After nearly half a year battling one of the largest companies in the world, Arvada residents will take their fight against Amazon to city hall.
On Monday night, the Arvada City Council will decide whether to annex and rezone land on the west side of town to allow the online retail giant to construct a 112,000-square-foot distribution center and a 1,100-space parking lot next to homes and a popular bike and walking path where owls perch overhead and bobcats lurk in the shadows.
“It just doesn’t make sense,” said Gina Hallisey, who lives in the nearby Maple Valley neighborhood and has led the fight since the beginning of the year. “They would take out 100-year-old cottonwoods that are nesting sites. People don’t think it’s right to have that kind of heavy industrial use there.”
In documents submitted to the city, opponents say Amazon’s project will “destroy approximately 450 mature trees” and create 23 acres of new parking lots, increasing the amount of impervious surface and potential water runoff that Hallisey says may exacerbate flooding along Ralston Creek.
Phil Lankford, who lives in the Wildflower Ponds neighborhood south of the 36-acre proposed site at Indiana Street and West 66th Place, is concerned about light pollution and traffic, especially as Amazon’s delivery business grows in volume year after year.
He noted Amazon’s proposed site is not near the kind of roadway — like an interstate highway — that’s designed to handle heavy truck traffic and frequent delivery that a 24/7 Amazon warehouse would generate.
“Indiana Street is a total nightmare right now, and if Amazon comes in, we’re going to be gridlocked,” Lankford said.
Mike Schweitzer, who lives in the West Woods Links neighborhood, said neighbors have nothing against Amazon per se — just the location in Arvada.
“Amazon is going to be somewhere, it just shouldn’t be where they are looking to put it,” he said. “The site does not make sense for our community.”
One chief argument opponents make against the project is that the traffic Amazon’s facility will produce exceeds what Arvada’s light industrial zoning allows. But Amazon spokeswoman D. Nikki Wheeler told The Denver Post that about 20 trucks will enter and leave the site daily during most of the year, while it’ll be more like 40 during the busy holiday season.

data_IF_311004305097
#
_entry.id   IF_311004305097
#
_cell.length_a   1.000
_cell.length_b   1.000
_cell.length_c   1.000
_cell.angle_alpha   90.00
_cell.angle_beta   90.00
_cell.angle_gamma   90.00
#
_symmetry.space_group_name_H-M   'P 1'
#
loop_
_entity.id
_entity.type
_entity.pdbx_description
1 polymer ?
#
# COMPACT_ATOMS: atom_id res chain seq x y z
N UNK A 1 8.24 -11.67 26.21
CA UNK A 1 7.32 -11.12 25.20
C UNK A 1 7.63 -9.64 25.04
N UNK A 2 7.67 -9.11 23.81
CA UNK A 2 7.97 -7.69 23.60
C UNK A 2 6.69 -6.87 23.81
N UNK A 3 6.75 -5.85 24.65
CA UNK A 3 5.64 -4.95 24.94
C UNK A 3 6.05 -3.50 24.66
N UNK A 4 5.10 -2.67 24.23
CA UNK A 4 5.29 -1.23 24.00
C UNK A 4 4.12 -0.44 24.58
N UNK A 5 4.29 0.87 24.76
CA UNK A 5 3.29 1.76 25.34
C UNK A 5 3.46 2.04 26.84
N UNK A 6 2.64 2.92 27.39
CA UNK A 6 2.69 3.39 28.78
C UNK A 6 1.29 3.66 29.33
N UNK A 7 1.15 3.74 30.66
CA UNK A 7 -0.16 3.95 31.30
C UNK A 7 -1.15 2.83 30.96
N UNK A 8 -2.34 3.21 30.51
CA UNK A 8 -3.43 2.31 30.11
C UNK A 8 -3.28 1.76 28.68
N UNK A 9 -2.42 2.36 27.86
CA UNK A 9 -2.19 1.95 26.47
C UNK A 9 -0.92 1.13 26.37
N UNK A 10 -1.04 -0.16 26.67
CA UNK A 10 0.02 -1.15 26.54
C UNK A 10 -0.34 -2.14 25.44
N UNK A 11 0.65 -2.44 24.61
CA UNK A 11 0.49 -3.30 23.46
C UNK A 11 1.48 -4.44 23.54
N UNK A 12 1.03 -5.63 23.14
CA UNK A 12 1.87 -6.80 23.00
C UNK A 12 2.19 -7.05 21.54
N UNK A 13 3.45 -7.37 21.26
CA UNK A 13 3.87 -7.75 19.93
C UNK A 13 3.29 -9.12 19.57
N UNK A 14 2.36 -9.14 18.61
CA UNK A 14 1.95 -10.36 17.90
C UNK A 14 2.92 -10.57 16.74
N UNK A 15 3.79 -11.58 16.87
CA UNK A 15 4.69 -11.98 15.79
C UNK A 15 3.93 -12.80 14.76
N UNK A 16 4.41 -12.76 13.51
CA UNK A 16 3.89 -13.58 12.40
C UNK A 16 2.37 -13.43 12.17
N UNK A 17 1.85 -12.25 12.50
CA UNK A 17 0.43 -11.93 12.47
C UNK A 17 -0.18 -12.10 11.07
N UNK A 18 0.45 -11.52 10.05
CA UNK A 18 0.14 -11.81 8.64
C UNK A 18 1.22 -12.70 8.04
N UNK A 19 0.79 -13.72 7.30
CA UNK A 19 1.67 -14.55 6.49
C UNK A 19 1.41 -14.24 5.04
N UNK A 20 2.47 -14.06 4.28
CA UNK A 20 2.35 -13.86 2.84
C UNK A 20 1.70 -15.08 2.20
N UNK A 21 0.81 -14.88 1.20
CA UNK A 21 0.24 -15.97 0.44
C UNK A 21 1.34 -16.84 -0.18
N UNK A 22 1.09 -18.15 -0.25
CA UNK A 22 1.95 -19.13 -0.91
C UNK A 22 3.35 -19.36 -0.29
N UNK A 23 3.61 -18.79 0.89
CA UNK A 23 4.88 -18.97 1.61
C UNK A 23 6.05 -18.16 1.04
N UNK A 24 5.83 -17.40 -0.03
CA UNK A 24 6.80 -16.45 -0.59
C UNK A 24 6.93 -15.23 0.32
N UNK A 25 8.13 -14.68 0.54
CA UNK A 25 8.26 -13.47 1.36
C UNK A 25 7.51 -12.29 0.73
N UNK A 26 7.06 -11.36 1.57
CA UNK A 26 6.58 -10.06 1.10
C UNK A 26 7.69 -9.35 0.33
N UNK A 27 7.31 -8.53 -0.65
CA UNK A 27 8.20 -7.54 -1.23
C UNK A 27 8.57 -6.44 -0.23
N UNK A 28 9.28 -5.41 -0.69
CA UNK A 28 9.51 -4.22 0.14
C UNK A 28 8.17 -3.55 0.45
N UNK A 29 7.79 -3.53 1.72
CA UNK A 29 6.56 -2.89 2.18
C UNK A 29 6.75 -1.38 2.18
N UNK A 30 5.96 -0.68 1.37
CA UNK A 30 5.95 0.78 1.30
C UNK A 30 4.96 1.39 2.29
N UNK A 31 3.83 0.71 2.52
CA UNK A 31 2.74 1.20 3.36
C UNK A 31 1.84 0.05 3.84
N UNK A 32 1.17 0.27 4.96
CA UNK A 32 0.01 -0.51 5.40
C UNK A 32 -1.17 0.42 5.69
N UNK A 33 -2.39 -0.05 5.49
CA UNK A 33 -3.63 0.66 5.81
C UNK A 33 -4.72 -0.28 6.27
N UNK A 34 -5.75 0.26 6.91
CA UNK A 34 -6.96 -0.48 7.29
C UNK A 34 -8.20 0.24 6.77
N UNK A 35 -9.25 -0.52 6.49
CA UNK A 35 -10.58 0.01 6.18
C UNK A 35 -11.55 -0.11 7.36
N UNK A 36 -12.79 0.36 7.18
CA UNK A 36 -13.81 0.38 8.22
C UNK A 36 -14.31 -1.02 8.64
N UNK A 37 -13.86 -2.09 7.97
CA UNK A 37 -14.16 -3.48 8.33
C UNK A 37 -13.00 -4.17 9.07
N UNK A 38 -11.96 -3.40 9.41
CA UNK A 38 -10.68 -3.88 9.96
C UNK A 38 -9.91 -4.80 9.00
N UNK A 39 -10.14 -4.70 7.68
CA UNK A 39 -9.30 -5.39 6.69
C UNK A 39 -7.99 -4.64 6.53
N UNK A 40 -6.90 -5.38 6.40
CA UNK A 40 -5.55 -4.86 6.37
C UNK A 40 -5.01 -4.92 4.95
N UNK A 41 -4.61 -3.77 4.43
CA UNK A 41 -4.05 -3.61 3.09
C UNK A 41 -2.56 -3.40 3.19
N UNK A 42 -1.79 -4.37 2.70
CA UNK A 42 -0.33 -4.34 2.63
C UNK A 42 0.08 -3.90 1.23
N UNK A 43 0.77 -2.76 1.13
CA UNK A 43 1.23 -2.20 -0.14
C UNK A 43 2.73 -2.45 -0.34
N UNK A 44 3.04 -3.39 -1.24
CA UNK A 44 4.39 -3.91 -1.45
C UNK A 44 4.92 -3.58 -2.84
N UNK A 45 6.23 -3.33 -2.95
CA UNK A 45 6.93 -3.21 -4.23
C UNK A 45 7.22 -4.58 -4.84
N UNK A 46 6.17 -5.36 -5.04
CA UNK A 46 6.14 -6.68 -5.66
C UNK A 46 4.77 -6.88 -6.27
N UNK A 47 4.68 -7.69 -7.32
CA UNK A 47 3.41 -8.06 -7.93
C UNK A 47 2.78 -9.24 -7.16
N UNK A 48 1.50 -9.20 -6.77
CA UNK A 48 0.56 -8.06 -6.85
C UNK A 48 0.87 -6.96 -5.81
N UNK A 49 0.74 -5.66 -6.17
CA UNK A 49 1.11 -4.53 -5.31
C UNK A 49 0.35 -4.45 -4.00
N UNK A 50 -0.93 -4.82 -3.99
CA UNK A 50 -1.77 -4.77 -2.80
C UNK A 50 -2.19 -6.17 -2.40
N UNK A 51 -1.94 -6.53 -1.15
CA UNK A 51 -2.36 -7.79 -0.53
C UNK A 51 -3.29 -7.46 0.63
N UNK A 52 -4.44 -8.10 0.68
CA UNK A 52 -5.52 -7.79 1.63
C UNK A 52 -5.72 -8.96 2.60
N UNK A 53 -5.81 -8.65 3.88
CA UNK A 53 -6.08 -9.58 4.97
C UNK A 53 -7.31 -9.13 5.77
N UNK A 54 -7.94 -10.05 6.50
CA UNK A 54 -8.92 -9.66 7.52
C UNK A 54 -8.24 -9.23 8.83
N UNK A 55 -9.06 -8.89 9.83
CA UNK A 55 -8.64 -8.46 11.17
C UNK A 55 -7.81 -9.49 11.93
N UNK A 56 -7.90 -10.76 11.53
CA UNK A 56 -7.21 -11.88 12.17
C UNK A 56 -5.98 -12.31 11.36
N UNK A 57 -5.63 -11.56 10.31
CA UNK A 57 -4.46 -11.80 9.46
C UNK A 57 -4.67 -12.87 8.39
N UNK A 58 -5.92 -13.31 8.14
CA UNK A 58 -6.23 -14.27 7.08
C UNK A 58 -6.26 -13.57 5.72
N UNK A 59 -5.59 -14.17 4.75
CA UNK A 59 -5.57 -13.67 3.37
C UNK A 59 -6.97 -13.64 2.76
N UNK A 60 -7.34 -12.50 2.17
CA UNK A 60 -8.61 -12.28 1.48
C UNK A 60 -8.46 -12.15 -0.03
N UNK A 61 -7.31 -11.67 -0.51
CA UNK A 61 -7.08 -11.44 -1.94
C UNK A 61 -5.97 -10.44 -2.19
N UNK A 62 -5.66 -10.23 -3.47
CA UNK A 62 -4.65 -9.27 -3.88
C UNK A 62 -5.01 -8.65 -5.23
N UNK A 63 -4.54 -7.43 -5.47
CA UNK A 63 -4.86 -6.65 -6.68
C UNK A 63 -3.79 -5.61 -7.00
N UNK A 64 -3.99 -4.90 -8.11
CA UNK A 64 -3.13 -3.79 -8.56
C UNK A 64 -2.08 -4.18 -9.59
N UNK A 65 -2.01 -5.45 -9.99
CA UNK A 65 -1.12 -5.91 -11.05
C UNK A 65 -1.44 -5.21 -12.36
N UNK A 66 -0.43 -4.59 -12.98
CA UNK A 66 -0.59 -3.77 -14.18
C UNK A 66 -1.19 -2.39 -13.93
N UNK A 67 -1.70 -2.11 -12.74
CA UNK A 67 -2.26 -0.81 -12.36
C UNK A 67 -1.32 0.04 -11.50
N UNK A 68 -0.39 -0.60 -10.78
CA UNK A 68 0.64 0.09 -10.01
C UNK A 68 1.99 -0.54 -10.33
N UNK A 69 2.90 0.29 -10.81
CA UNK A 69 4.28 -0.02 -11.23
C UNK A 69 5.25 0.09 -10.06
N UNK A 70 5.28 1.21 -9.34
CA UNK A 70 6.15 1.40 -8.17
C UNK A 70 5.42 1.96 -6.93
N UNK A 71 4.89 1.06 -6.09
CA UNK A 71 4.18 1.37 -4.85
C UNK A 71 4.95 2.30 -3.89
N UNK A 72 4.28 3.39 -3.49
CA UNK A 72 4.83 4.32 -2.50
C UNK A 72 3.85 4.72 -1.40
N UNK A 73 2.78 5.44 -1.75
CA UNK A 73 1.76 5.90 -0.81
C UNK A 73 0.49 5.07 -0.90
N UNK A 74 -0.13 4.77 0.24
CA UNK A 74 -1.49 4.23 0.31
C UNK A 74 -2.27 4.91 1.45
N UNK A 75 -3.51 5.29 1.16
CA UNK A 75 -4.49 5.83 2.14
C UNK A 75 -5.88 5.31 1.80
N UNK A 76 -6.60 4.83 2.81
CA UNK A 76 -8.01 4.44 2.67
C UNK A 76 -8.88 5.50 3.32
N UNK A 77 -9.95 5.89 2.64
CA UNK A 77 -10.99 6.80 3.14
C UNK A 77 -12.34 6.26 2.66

“The Arvada zoning code allows for up to 50 trips for a light industrial zoning,” Wheeler said.
Overall, Amazon projects more than 1,300 daily weekday vehicle trips at the new facility, a number that opponents say is a severe undercount.
Wheeler also said Amazon is providing a “substantial buffer” between the site and Maple Valley Park to the north, with “landscaping and a masonry wall to screen parking from the park.” There are no plans to operate delivery drones at the site, she said.
The city’s planning commission recommended in April the project go forward. Councilman David Jones, who represents the district in Arvada where Amazon wants to locate, said he couldn’t comment on what he described as a “quasi-judicial land use” matter.
“It is important that we consider all of the evidence, including emails we are receiving, along with the presentations and public testimony we receive at the public hearing before we make our decisions and vote on the application,” he said.
While public comment has been overwhelmingly against the project, lifelong Arvadan Bob West said the jobs that Amazon will bring should be applauded.
In an economic impact study done for Amazon by Denver-based Economic & Planning Systems, Inc., the firm estimated that the facility will generate approximately 275 full-time jobs, 85 part-time jobs and 691 seasonal jobs. Total annual wages will amount to nearly $11 million, based on a starting hourly wage of $15 an hour, the report states.
“It’s a great opportunity for young people who can’t afford to go to college, and a great opportunity for them to create a career,” said West, who once sat on the Jefferson County Economic Council. “This is for the benefit of the city.”
Wheeler said Amazon employs more than 10,000 workers in Colorado and has invested nearly $3 billion here. The distribution center complies with Arvada’s comprehensive plan, which identifies the proposed facility as being in a part of the city “designated for industrial and commercial uses,” she said.
But Hallisey said Amazon is being disingenuous in how it characterizes the impact of its Arvada delivery hub.
“We argue that it’s a heavy industrial use and they’re pitching it as light industrial,” she said.
That will be a main bone of contention at Monday’s city council meeting, which Hallisey expects will draw a big crowd in-person and online.
The opposition campaign has picked up steam over the last few months, with neighbors in matching T-shirts waving signs on street corners denouncing the project. Hallisey also said the group Protect Maple Valley Park has gathered nearly 9,000 signatures against the proposal — from residents as far north as Standley Lake and as far south as Wheat Ridge.
“Amazon has a lot invested in this,” she said. “So do we.”
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